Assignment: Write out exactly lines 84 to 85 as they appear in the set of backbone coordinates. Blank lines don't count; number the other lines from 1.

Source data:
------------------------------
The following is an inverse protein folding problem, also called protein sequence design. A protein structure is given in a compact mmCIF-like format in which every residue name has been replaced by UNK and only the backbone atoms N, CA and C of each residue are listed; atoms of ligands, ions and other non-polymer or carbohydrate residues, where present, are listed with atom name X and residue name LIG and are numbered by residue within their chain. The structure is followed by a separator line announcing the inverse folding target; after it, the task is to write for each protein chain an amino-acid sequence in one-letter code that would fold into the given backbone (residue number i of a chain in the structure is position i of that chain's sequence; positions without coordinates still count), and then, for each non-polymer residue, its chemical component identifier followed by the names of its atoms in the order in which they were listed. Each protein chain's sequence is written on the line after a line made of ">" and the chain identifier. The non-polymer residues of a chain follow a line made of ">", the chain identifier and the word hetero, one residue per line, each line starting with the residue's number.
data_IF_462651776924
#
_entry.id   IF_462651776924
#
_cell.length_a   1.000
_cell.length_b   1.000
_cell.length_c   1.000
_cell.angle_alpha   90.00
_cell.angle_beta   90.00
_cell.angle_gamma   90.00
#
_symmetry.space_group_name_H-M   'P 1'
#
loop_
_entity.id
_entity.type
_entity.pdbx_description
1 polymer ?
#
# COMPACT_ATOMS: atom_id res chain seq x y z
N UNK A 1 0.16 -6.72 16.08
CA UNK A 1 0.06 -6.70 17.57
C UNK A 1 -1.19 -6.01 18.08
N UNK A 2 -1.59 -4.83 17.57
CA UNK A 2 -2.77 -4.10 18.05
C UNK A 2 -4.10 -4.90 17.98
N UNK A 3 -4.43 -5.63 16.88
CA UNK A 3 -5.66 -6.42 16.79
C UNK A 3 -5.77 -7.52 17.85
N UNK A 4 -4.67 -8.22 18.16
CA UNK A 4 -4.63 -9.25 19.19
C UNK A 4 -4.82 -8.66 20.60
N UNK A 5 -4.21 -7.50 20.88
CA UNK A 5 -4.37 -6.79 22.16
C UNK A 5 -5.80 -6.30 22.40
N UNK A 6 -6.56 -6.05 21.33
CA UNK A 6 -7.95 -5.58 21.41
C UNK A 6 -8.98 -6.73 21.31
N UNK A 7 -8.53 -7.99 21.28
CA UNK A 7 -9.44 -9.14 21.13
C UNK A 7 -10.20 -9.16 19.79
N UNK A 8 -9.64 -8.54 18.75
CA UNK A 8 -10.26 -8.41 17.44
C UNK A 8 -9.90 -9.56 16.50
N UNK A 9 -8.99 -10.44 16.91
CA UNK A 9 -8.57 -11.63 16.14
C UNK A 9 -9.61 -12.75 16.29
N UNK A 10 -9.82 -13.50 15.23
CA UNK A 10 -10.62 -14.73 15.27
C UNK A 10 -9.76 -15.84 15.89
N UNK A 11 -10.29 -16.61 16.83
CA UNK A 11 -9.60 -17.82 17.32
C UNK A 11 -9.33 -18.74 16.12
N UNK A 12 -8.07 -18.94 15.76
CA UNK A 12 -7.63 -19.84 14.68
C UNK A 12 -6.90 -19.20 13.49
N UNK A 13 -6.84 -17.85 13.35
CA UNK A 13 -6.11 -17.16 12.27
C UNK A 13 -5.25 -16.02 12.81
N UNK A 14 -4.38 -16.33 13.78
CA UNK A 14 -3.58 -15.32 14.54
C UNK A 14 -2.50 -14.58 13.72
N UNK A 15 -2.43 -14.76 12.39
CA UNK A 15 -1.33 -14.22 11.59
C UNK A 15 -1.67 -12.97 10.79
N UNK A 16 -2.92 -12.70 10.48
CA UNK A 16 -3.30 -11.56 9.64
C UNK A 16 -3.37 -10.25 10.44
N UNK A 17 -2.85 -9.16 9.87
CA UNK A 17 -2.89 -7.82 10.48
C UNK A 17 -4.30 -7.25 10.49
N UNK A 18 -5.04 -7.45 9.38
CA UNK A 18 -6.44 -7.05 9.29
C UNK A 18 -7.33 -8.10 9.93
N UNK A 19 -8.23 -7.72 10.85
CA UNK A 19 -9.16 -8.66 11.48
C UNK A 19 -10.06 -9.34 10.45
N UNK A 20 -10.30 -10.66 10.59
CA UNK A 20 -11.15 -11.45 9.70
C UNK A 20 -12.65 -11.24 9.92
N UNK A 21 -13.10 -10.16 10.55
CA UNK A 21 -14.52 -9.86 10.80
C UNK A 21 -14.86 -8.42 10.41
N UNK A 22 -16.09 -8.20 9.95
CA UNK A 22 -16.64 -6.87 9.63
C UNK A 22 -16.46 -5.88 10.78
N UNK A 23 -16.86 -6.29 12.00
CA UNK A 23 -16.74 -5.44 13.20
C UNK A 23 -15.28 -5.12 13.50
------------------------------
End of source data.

C UNK A 21 -14.86 -8.42 10.41
N UNK A 22 -16.09 -8.20 9.95